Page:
CIA is a useful model of RA for studying inflammation, autoimmunity and arthritis. Antibodies specific for collagen play a major role in the induction of the disease, and immune complexes formed by the autoantibodies contribute to inflammation and tissue destruction1
However, the mechanism of immune complex-mediated modulation of CIA is not fully understood. Our aim was to investigate the impact of FcγRII/III targeted complexes composed of a collagen epitope peptide and 2.4G2 scFv on the induction and maintenance of CIA.
The CII-peptide was originally described as a triple helical conformational epitope of collagen spanning the 359–369 peptide region and was reported to be target for collagen specific antibodies of mice and for the sera of some RA patients.22
We hypothesized that the memory B-cells of collagen primed mice would recognize FcγRII targeted CII-peptide, which in turn might switch off antibody production through the FcγRIIb dependent B-cell inhibition, thus ameliorating disease symptoms. Supplementary file 2
shows that indeed, 2.4G2 scFv is able to inhibit intracellular Ca2+
mobilization in B-cells when it is co-crosslinked with BCR. However, we could not detect the binding of either 2.4G2 scFv or its complexes with CII-peptide to germinal center B-cells in spleen sections when they were applied in vivo.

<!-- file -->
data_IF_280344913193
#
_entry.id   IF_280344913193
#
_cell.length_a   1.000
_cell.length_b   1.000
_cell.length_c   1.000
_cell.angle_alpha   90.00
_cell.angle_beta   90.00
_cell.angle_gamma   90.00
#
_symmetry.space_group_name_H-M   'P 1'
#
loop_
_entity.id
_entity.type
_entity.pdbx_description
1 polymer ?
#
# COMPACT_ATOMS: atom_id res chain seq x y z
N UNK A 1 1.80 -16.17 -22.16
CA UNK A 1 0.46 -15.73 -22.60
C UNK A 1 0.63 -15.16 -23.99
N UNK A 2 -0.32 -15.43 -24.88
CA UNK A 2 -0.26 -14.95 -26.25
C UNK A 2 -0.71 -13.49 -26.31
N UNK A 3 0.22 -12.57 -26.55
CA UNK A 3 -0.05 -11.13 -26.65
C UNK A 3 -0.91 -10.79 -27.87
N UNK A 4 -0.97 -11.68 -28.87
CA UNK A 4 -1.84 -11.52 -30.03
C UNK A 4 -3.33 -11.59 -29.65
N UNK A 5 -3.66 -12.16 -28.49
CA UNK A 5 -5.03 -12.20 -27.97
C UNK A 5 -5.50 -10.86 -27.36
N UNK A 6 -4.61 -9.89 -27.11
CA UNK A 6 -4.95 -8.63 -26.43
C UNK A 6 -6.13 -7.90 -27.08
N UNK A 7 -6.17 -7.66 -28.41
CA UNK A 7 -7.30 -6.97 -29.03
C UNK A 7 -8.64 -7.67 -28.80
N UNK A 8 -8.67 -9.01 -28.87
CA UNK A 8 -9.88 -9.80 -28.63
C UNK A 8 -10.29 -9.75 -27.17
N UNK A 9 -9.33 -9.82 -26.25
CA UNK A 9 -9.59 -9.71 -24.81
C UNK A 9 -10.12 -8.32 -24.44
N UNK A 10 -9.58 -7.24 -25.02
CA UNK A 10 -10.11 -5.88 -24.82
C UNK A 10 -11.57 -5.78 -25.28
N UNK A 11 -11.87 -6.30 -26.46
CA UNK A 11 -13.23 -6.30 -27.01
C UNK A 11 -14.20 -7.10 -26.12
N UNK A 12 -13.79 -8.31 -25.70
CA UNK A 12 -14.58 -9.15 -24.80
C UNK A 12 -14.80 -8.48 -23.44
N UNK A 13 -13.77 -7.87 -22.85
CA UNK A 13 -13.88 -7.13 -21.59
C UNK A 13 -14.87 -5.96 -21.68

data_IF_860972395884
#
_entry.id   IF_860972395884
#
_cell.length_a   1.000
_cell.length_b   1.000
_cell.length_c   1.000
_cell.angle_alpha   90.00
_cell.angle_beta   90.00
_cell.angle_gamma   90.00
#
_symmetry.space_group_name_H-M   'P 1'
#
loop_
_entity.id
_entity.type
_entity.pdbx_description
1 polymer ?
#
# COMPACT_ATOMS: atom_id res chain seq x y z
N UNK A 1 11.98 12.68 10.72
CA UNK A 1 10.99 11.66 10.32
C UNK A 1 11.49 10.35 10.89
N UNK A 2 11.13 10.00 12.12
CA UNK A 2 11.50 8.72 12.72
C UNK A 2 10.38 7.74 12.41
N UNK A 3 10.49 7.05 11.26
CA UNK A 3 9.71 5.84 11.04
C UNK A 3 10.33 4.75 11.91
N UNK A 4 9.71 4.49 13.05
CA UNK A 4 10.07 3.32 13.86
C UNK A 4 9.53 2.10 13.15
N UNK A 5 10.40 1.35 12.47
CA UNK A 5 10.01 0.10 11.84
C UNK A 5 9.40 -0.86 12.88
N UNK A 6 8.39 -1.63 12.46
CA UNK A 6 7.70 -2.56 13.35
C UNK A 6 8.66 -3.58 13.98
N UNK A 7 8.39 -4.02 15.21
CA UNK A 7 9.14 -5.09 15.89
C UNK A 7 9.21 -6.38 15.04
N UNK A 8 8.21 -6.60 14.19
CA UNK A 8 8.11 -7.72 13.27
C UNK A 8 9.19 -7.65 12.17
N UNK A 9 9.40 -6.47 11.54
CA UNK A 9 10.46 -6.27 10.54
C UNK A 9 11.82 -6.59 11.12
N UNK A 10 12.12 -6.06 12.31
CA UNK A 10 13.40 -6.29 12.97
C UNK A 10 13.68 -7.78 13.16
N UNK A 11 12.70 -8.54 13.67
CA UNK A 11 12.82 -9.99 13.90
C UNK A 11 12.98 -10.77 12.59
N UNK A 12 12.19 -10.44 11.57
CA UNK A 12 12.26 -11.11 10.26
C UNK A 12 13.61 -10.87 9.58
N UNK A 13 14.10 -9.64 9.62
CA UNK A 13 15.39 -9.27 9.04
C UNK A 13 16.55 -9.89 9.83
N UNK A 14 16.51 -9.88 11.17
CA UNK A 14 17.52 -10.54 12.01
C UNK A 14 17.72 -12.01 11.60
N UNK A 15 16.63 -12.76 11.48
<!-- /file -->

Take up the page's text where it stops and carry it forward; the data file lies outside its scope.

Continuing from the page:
Comparing CIA scores in the four experimental groups (suboptimally collagen immunized mice treated with 2.4G2 scFv-CII-peptide complexes, CII-peptide tetramers or 2.4G2 scFv tetramers), surprisingly we found that all molecular constructs elevated arthritic scores, thus significantly aggravating disease activity. By comparison, a mixture of monomeric CII-peptide and monomeric scFv did not elevate the arthritic scores as compared to controls. None of the constructs induced any sign of disease when administered into DBA/1 mice that were not immunized previously with collagen (data not shown). We assumed that the elevation of arthritic scores of collagen primed mice by FcγRII/III targeted CII-peptide and 2.4G2 scFv tetramers might be the result of targeting FcγRII/III positive cells,24
including dendritic cells (DC) and macrophages.
To identify the type of cells that are able to bind the various complexes, we monitored their in vitro and in vivo binding to spleen cell subsets of collagen immunized DBA/1 mice. In vitro assays showed that approximately half of the spleen B-cells from collagen-immunized mice bound 2.4G2 scFv-containing complexes or tetramers. This finding is in line with an earlier observation demonstrating that FcγRIIb expression is markedly downregulated in germinal center B-cells.40
The in situ analysis of the in vivo binding of intravenously injected 2.4G2 scFv-CII-peptide complexes showed that these preferentially bound to MARCO positive marginal zone macrophages, while a weaker reactivity of both the complexes and the peptide tetramers could also be observed with CR1/CR2high